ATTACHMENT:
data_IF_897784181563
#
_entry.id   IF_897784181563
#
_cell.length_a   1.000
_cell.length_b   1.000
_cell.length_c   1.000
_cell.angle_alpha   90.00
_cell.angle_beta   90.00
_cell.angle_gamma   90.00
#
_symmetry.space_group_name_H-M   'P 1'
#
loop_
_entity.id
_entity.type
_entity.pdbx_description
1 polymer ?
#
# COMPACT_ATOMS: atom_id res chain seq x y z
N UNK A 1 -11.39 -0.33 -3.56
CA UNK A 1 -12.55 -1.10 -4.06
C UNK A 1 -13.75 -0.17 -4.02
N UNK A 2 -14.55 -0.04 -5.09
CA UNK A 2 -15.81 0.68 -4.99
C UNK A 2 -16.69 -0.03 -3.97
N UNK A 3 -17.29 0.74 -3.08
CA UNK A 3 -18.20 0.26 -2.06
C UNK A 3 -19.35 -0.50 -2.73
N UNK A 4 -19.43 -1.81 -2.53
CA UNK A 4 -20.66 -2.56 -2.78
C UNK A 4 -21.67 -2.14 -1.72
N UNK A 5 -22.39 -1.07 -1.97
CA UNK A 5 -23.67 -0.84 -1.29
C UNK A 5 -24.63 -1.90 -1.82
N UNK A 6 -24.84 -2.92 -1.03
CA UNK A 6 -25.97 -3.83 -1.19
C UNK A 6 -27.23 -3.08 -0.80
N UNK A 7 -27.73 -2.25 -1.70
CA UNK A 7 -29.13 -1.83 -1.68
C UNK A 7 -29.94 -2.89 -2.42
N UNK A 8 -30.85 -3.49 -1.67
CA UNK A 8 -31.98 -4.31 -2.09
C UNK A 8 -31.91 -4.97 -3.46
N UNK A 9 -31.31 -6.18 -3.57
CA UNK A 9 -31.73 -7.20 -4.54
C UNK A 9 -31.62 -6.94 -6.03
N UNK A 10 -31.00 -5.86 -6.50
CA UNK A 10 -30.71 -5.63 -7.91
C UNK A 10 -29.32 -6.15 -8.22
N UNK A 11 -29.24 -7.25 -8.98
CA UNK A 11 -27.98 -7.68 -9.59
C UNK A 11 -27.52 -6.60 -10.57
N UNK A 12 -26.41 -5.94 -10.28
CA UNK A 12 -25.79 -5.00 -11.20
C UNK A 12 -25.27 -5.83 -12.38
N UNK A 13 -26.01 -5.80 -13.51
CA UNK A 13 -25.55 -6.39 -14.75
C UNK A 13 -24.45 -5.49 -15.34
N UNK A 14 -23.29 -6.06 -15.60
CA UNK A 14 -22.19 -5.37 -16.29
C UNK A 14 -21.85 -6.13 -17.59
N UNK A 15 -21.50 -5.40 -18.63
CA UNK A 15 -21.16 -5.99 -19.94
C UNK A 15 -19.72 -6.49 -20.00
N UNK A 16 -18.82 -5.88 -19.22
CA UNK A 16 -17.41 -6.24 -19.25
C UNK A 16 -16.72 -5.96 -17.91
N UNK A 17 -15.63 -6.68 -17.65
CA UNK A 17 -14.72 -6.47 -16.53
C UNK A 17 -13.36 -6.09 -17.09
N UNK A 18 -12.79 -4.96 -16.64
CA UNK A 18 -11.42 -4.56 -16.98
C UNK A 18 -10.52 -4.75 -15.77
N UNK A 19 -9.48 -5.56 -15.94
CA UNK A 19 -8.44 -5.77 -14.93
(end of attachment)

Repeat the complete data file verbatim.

data_IF_897784181563
#
_entry.id   IF_897784181563
#
_cell.length_a   1.000
_cell.length_b   1.000
_cell.length_c   1.000
_cell.angle_alpha   90.00
_cell.angle_beta   90.00
_cell.angle_gamma   90.00
#
_symmetry.space_group_name_H-M   'P 1'
#
loop_
_entity.id
_entity.type
_entity.pdbx_description
1 polymer ?
#
# COMPACT_ATOMS: atom_id res chain seq x y z
N UNK A 1 -11.39 -0.33 -3.56
CA UNK A 1 -12.55 -1.10 -4.06
C UNK A 1 -13.75 -0.17 -4.02
N UNK A 2 -14.55 -0.04 -5.09
CA UNK A 2 -15.81 0.68 -4.99
C UNK A 2 -16.69 -0.03 -3.97
N UNK A 3 -17.29 0.74 -3.08
CA UNK A 3 -18.20 0.26 -2.06
C UNK A 3 -19.35 -0.50 -2.73
N UNK A 4 -19.43 -1.81 -2.53
CA UNK A 4 -20.66 -2.56 -2.78
C UNK A 4 -21.67 -2.14 -1.72
N UNK A 5 -22.39 -1.07 -1.97
CA UNK A 5 -23.67 -0.84 -1.29
C UNK A 5 -24.63 -1.90 -1.82
N UNK A 6 -24.84 -2.92 -1.03
CA UNK A 6 -25.97 -3.83 -1.19
C UNK A 6 -27.23 -3.08 -0.80
N UNK A 7 -27.73 -2.25 -1.70
CA UNK A 7 -29.13 -1.83 -1.68
C UNK A 7 -29.94 -2.89 -2.42
N UNK A 8 -30.85 -3.49 -1.67
CA UNK A 8 -31.98 -4.31 -2.09
C UNK A 8 -31.91 -4.97 -3.46
N UNK A 9 -31.31 -6.18 -3.57
CA UNK A 9 -31.73 -7.20 -4.54
C UNK A 9 -31.62 -6.94 -6.03
N UNK A 10 -31.00 -5.86 -6.50
CA UNK A 10 -30.71 -5.63 -7.91
C UNK A 10 -29.32 -6.15 -8.22
N UNK A 11 -29.24 -7.25 -8.98
CA UNK A 11 -27.98 -7.68 -9.59
C UNK A 11 -27.52 -6.60 -10.57
N UNK A 12 -26.41 -5.94 -10.28
CA UNK A 12 -25.79 -5.00 -11.20
C UNK A 12 -25.27 -5.83 -12.38
N UNK A 13 -26.01 -5.80 -13.51
CA UNK A 13 -25.55 -6.39 -14.75
C UNK A 13 -24.45 -5.49 -15.34
N UNK A 14 -23.29 -6.06 -15.60
CA UNK A 14 -22.19 -5.37 -16.29
C UNK A 14 -21.85 -6.13 -17.59
N UNK A 15 -21.50 -5.40 -18.63
CA UNK A 15 -21.16 -5.99 -19.94
C UNK A 15 -19.72 -6.49 -20.00
N UNK A 16 -18.82 -5.88 -19.22
CA UNK A 16 -17.41 -6.24 -19.25
C UNK A 16 -16.72 -5.96 -17.91
N UNK A 17 -15.63 -6.68 -17.65
CA UNK A 17 -14.72 -6.47 -16.53
C UNK A 17 -13.36 -6.09 -17.09
N UNK A 18 -12.79 -4.96 -16.64
CA UNK A 18 -11.42 -4.56 -16.98
C UNK A 18 -10.52 -4.75 -15.77
N UNK A 19 -9.48 -5.56 -15.94
CA UNK A 19 -8.44 -5.77 -14.93